Vogue, December 2007 The Pitch:“Present Perfect: 250 Dazzling and Disarming Gifts for Everyone on Your List”Target Audience: Socialites who pity the declassé masses. Organizational Spirit: Ambitious. Vogue offers three guides for the price of one—a lengthy feature called “Gifts, Bagged!” in which professional shopaholics “strategize the season,” a section on eco-conscious holiday shopping, and, finally, a colorful-yet-cluttered checklist of 79 tony products. Consider yourself warned: The written-through stories of holiday excess, penned by the hopelessly overprivileged, are likely to leave you either green with envy or pining for a Glorious Worker’s Paradise. (Sample quip: “I get a fawn-colored, long-bodied V-neck sweater by Vanessa Bruno that looks as slouchy as it does hip for my performance-artist nanny, who lives in Brooklyn.”) Standard Absurdity: So many to choose from, most of them involving alligator hide. But the cake-taker comes from the eco-conscious section: a bucolic landscape painting by Salomon van Ruysdael for only $1.6 million! Bright Idea: A gorgeous print dress by S-Sung for $375. Bottom Line: Vogue gets an A for effort and props for its flawless sense of style; unlike fellow aristocratic traveler Town & Country, this magazine doesn’t wallow in the fads of yesteryear. There are even a few affordable ideas for aspiring heiresses who lack trust funds. But let’s face it, most people are just reading this for escape. A $695 straw hat from Behnaz Sarafpour? It’s enough luxporn to keep you playing Powerball for the foreseeable future. Naughty-or-Nice-O-Meter: 8. Mark it down several points if ostentatious displays of wealth give you the dry heaves.
New York, Nov. 26 Issue
The Pitch:“A gazillion ideas, at every price, and for everyone in your life”Target Audience: A 32-year-old VP of marketing who organizes her closet according to the designers’ countries of origin, from Australian Michelle Jank to Zambian-born Naomi Ngoma-Simunyola. Organizational Spirit: Hyper-methodical. New York is the king of identifying specific gift-recipient archetypes, such as the “Green-Minded Teen” and the “Hobby-Loving Grandparent.” There’s also an extensive listing of budget gifts—a nod to the city’s creative underclass—as well as an excellent rundown on the finest chocolates and liquors. The one major misstep: an overly twee photo spread of well-heeled rug rats enjoying their holiday loot. Standard Absurdity: For “Worldly Mom,” a Dennis Colomb cashmere scarf for $900. Bright Idea: A dapper felt fedora from Brooklyn boutique Dalaga, for a paltry $52. Bottom Line: New York’s guide is a perennial favorite for its bounty of creative ideas as well as its smart organization. This year’s edition is no exception, though it’s perhaps a notch less enjoyable than some of its predecessors—if nothing else, this guide gets docked a half-point for putting the “Tireless Toddler” page opposite a Vera Wang ad that seemingly depicts a couple in flagrante delicto. Naughty-or-Nice-O-Meter: 8.5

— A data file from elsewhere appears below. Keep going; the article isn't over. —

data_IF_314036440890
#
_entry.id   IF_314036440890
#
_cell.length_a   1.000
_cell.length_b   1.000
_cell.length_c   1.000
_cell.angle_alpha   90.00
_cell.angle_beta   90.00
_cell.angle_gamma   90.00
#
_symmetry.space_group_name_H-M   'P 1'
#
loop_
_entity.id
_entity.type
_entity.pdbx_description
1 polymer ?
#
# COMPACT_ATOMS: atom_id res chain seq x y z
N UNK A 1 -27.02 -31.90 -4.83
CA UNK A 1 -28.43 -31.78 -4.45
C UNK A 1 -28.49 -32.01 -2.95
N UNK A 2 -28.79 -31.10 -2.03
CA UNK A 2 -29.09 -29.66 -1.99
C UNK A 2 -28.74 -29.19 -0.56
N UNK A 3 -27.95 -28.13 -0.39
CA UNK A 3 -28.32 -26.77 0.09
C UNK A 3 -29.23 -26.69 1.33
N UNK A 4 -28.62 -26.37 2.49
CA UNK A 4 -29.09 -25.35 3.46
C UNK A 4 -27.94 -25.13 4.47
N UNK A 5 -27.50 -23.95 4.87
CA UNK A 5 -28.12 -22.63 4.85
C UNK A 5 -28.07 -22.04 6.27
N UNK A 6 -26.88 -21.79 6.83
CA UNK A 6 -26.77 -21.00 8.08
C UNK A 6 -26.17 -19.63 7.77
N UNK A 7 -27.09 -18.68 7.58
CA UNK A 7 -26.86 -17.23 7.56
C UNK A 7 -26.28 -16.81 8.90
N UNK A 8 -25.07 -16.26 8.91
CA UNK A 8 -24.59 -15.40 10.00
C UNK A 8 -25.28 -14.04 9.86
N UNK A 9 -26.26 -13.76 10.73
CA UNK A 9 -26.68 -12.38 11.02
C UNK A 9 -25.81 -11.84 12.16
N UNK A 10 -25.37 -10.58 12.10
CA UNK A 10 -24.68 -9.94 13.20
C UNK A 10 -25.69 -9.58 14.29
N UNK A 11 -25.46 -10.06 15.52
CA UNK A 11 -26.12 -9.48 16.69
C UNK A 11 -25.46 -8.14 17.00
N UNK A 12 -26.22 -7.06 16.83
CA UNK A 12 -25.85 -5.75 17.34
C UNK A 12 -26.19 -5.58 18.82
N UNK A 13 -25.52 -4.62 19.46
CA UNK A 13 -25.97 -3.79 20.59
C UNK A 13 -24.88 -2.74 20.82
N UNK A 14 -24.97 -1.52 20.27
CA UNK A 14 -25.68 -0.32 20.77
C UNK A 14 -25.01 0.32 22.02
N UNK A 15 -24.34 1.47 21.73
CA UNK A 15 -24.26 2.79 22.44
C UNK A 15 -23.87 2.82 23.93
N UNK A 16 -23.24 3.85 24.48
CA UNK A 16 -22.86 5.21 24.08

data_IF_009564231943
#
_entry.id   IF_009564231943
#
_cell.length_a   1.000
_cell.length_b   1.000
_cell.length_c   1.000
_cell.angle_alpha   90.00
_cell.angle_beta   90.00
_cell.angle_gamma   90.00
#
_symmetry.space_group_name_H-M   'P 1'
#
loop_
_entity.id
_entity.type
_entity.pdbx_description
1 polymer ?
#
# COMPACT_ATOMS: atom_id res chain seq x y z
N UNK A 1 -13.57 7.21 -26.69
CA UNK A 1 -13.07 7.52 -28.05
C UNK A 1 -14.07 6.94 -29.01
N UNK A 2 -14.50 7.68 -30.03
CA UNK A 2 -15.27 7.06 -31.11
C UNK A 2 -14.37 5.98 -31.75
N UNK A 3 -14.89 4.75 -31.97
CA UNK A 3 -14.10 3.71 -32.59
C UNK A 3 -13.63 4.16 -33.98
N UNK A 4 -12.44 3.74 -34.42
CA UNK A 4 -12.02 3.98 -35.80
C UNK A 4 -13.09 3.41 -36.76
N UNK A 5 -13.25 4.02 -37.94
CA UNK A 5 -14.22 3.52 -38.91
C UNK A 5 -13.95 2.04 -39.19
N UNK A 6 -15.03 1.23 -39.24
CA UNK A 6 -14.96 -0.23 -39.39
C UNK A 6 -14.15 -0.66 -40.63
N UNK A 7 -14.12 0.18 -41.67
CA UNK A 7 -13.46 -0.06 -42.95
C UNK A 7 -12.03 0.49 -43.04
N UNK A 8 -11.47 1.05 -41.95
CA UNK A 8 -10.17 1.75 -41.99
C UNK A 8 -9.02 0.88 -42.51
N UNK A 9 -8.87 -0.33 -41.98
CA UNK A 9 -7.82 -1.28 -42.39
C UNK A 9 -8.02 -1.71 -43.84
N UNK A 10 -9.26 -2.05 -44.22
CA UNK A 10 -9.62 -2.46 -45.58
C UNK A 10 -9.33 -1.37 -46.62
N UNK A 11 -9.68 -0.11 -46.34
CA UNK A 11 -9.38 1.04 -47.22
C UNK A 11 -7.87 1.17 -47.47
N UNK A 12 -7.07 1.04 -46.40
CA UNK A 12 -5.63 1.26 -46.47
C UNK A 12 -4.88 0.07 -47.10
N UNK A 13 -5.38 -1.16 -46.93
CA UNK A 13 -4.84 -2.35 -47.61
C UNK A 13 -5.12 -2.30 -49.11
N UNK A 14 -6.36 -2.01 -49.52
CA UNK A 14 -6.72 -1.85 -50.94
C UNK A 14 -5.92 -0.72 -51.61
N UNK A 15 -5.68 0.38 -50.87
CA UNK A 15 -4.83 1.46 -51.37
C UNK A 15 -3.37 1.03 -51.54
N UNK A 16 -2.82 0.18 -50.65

Maxim, December 2007 The Pitch:“Everything Your Cold Heart Desires”Target Audience: 24-year-old mortgage brokers who can’t stop talking about that one time these buxom twins were totally up for a threesome, but too much Cuervo foiled the plan. Organizational Spirit: Maxim follows the trend of breaking down its guide according to recipient archetype. But lots of the archetypes are pretty similar—what, pray tell is the difference between “Ladies’ Man,” “Good Time Charlie,” and “The Entertainer”? It’s redeemed, however, by sharp writing and ample cheesecake. There’s a delectable model clad in ridiculous swimwear throughout, and some droll minifeatures on horrific Christmas tree ornaments (such as Sarge, the Gay Merman) and famous folks who died on Dec. 25 (Pope Adrian I, James Brown). Standard Absurdity: The $1,599 carbon-fiber Rider from Blackbird Guitars. Bright Idea: If the recipient smokes, Tobias Wong’s $31 smoking mittens will make it easier for him to light up without exposing his digits to the elements; if he abstains from nicotine, then the $72 Skeletool from Leatherman is a better choice. Bottom Line: So, the superfluous T&A is more of a lure for some readers than others. But Maxim surprises with its witty and varied gift ideas, which are frequently accompanied by well-written snippets of prose—hail to the anonymous scribe who praised a pair of goggles for helping to prevent “spaghetti-steam blindings.” And as long as you’re not a vegetarian, you can’t help but love a guide that mentions python filets at $40 a pound. Naughty-or-Nice-O-Meter: 9